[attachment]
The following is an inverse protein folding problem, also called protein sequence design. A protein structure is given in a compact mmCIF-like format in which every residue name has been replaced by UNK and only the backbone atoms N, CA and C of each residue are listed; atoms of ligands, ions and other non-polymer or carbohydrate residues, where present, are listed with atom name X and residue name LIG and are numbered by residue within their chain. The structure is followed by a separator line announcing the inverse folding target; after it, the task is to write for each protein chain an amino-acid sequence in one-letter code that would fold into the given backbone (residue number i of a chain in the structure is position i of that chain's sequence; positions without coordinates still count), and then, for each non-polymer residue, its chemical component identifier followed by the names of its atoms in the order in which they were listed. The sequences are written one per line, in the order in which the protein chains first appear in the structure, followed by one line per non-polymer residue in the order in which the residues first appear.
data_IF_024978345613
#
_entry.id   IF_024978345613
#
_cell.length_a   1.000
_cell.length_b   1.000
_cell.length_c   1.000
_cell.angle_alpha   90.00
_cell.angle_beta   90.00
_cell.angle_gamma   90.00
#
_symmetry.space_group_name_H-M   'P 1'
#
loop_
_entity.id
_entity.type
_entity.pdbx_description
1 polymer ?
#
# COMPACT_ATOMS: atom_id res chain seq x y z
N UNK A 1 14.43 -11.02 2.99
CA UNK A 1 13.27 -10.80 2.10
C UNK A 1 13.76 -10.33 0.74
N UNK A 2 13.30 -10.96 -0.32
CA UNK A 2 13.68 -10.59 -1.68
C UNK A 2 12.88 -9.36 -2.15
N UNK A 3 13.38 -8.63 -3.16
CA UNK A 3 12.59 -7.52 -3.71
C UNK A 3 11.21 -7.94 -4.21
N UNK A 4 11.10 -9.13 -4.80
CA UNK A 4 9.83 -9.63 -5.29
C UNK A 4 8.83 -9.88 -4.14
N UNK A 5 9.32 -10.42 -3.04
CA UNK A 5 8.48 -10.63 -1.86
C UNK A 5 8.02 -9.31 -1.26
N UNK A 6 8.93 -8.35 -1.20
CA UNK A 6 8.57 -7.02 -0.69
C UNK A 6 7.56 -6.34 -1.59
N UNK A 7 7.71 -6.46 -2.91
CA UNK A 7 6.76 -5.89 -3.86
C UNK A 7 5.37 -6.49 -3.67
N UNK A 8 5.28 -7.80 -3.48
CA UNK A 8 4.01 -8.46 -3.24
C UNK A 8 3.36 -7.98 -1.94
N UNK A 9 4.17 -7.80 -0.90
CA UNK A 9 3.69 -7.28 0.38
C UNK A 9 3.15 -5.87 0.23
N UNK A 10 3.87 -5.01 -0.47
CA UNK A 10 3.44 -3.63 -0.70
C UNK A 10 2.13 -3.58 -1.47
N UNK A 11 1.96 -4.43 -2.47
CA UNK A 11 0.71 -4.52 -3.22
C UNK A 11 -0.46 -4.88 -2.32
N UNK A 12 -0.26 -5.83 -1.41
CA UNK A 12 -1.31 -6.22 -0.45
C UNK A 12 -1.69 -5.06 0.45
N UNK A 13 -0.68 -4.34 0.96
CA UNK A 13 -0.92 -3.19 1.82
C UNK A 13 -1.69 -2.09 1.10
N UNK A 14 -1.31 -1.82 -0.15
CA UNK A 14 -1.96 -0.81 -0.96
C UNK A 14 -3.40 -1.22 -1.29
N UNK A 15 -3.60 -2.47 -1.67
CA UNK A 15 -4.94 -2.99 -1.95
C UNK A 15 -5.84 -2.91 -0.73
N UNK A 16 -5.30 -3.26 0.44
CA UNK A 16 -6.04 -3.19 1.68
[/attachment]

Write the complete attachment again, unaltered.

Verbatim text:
The following is an inverse protein folding problem, also called protein sequence design. A protein structure is given in a compact mmCIF-like format in which every residue name has been replaced by UNK and only the backbone atoms N, CA and C of each residue are listed; atoms of ligands, ions and other non-polymer or carbohydrate residues, where present, are listed with atom name X and residue name LIG and are numbered by residue within their chain. The structure is followed by a separator line announcing the inverse folding target; after it, the task is to write for each protein chain an amino-acid sequence in one-letter code that would fold into the given backbone (residue number i of a chain in the structure is position i of that chain's sequence; positions without coordinates still count), and then, for each non-polymer residue, its chemical component identifier followed by the names of its atoms in the order in which they were listed. The sequences are written one per line, in the order in which the protein chains first appear in the structure, followed by one line per non-polymer residue in the order in which the residues first appear.
data_IF_024978345613
#
_entry.id   IF_024978345613
#
_cell.length_a   1.000
_cell.length_b   1.000
_cell.length_c   1.000
_cell.angle_alpha   90.00
_cell.angle_beta   90.00
_cell.angle_gamma   90.00
#
_symmetry.space_group_name_H-M   'P 1'
#
loop_
_entity.id
_entity.type
_entity.pdbx_description
1 polymer ?
#
# COMPACT_ATOMS: atom_id res chain seq x y z
N UNK A 1 14.43 -11.02 2.99
CA UNK A 1 13.27 -10.80 2.10
C UNK A 1 13.76 -10.33 0.74
N UNK A 2 13.30 -10.96 -0.32
CA UNK A 2 13.68 -10.59 -1.68
C UNK A 2 12.88 -9.36 -2.15
N UNK A 3 13.38 -8.63 -3.16
CA UNK A 3 12.59 -7.52 -3.71
C UNK A 3 11.21 -7.94 -4.21
N UNK A 4 11.10 -9.13 -4.80
CA UNK A 4 9.83 -9.63 -5.29
C UNK A 4 8.83 -9.88 -4.14
N UNK A 5 9.32 -10.42 -3.04
CA UNK A 5 8.48 -10.63 -1.86
C UNK A 5 8.02 -9.31 -1.26
N UNK A 6 8.93 -8.35 -1.20
CA UNK A 6 8.57 -7.02 -0.69
C UNK A 6 7.56 -6.34 -1.59
N UNK A 7 7.71 -6.46 -2.91
CA UNK A 7 6.76 -5.89 -3.86
C UNK A 7 5.37 -6.49 -3.67
N UNK A 8 5.28 -7.80 -3.48
CA UNK A 8 4.01 -8.46 -3.24
C UNK A 8 3.36 -7.98 -1.94
N UNK A 9 4.17 -7.80 -0.90
CA UNK A 9 3.69 -7.28 0.38
C UNK A 9 3.15 -5.87 0.23
N UNK A 10 3.87 -5.01 -0.47
CA UNK A 10 3.44 -3.63 -0.70
C UNK A 10 2.13 -3.58 -1.47
N UNK A 11 1.96 -4.43 -2.47
CA UNK A 11 0.71 -4.52 -3.22
C UNK A 11 -0.46 -4.88 -2.32
N UNK A 12 -0.26 -5.83 -1.41
CA UNK A 12 -1.31 -6.22 -0.45
C UNK A 12 -1.69 -5.06 0.45
N UNK A 13 -0.68 -4.34 0.96
CA UNK A 13 -0.92 -3.19 1.82
C UNK A 13 -1.69 -2.09 1.10
N UNK A 14 -1.31 -1.82 -0.15
CA UNK A 14 -1.96 -0.81 -0.96
C UNK A 14 -3.40 -1.22 -1.29
N UNK A 15 -3.60 -2.47 -1.67
CA UNK A 15 -4.94 -2.99 -1.95
C UNK A 15 -5.84 -2.91 -0.73
N UNK A 16 -5.30 -3.26 0.44
CA UNK A 16 -6.04 -3.19 1.68